From the Editor

What’s the best way of training future doctors?

Medical education has changed much over the years – schools across the country embraced the McMaster model, then cooled to it; efforts have been made to revisit core curriculum topics and add in more timely ones.

In the first selection, the University of Pennsylvania’s Dr. Stanley Goldfarb – a former associate dean of curriculum at the Perelman School of Medicine – bemoans the state of medical education. Controversially, he argues in The Wall Street Journal: “Curricula will increasingly focus on climate change, social inequities, gun violence, bias and other progressive causes only tangentially related to treating illness.”

Is he right? We discuss the essay and responses to the essay.


In the next selection, we look at a new British Journal of Psychiatry paper. Drawing on a large dataset, the University College London’s Jessica Deighton and her co-authors study the rate of psychiatric problems among youths. “Findings reported here indicate the scale of mental health problems in children across many schools in England is much higher than previous estimates…”

And in the third selection, Dr. Linda Gask, a British psychiatrist, considers autobiographies written by physicians. “These stories can, in turn, inspire, impress, inform, engage, and even shock through the sharing of personal conflict and confessions…”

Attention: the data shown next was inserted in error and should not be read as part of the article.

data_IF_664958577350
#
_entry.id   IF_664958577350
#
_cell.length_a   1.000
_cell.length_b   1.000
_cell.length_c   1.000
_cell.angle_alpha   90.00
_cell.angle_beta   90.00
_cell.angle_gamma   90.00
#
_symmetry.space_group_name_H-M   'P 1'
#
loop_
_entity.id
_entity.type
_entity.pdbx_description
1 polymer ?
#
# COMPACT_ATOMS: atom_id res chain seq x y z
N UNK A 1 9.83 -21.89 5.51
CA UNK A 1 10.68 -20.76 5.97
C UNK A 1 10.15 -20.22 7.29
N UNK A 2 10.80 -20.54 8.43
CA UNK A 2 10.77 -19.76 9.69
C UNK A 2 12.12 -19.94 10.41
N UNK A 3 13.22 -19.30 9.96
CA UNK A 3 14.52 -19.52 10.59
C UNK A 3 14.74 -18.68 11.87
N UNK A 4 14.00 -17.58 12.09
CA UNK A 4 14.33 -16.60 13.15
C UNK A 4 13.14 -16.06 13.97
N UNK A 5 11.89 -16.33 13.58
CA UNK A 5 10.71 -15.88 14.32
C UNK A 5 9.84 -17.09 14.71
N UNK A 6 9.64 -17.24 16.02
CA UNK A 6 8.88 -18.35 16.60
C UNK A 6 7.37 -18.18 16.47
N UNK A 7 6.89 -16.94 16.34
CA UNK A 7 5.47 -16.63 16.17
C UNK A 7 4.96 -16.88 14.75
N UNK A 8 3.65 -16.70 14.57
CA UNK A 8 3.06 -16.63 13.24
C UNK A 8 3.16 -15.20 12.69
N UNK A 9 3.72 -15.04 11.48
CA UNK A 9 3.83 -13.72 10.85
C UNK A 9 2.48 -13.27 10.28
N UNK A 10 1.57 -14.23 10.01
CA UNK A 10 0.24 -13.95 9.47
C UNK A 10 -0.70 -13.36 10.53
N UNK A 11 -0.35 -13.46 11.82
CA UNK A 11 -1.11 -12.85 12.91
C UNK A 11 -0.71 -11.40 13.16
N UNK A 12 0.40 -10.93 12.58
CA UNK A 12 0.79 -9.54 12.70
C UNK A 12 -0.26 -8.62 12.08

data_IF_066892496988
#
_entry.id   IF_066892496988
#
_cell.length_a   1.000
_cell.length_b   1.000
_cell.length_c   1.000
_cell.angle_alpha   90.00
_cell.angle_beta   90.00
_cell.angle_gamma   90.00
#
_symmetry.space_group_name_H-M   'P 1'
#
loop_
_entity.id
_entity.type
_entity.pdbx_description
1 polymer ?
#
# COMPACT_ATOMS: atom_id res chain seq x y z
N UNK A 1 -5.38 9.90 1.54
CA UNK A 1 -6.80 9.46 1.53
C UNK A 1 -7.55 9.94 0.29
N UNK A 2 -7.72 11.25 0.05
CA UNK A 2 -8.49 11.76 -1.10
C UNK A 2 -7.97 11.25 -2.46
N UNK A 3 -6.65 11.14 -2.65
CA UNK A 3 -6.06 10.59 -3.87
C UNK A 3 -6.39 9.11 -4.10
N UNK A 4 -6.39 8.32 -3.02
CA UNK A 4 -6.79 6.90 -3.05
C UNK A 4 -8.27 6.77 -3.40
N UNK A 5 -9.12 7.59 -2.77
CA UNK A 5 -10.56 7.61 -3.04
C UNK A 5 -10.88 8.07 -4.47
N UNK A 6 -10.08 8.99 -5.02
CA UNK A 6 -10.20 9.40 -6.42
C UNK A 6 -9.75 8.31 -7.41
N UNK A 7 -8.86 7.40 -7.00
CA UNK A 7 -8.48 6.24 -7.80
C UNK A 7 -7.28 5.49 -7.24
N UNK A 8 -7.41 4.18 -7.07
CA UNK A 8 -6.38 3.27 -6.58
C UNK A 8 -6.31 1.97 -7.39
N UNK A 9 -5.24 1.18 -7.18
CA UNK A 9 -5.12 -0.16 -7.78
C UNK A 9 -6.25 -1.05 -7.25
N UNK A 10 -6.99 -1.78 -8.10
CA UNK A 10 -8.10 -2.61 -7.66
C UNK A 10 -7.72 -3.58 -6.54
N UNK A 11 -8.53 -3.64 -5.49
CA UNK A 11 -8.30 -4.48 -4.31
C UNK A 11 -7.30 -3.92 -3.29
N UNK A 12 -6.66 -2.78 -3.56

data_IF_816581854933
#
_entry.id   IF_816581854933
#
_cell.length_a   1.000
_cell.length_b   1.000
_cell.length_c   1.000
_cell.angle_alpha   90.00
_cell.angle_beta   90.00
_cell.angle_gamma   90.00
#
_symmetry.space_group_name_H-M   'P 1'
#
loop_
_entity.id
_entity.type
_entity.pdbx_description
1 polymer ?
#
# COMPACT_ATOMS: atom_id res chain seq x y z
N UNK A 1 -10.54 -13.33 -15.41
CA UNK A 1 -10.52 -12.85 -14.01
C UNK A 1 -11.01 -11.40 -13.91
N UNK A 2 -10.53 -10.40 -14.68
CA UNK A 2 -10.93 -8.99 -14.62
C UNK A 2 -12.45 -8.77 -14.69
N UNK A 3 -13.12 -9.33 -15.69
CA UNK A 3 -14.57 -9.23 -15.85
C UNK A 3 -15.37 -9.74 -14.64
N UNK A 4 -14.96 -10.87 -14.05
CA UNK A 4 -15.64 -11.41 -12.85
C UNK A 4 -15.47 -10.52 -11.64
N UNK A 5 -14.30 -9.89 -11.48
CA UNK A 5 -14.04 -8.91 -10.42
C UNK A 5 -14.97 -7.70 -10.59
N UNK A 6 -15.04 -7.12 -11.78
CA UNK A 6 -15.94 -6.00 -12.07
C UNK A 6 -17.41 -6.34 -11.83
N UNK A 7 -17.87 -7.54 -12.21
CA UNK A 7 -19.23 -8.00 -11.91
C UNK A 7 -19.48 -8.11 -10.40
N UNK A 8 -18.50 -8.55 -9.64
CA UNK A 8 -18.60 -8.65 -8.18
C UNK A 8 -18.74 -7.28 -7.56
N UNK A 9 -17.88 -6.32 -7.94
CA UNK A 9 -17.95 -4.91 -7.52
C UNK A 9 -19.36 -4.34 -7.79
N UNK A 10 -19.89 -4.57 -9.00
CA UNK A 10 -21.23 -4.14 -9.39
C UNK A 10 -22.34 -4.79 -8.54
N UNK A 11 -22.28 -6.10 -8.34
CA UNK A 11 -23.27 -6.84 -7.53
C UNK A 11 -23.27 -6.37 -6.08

Selection 1: “Take Two Aspirin and Call Me by My Pronouns”

Stanley Goldfarb

The Wall Street Journal, 12 September 2019


The American College of Physicians says its mission is to promote the ‘quality and effectiveness of health care,’ but it’s stepped out of its lane recently with sweeping statements on gun control. And that isn’t the only recent foray into politics by medical professionals. During my term as associate dean of curriculum at the University of Pennsylvania’s medical school, I was chastised by a faculty member for not including a program on climate change in the course of study. As the Journal reported last month, such programs are spreading across medical schools nationwide.

Why have medical schools become a target for inculcating social policy when the stated purpose of medical education since Hippocrates has been to develop individuals who know how to cure patients?

So begins an essay by Dr. Goldfarb.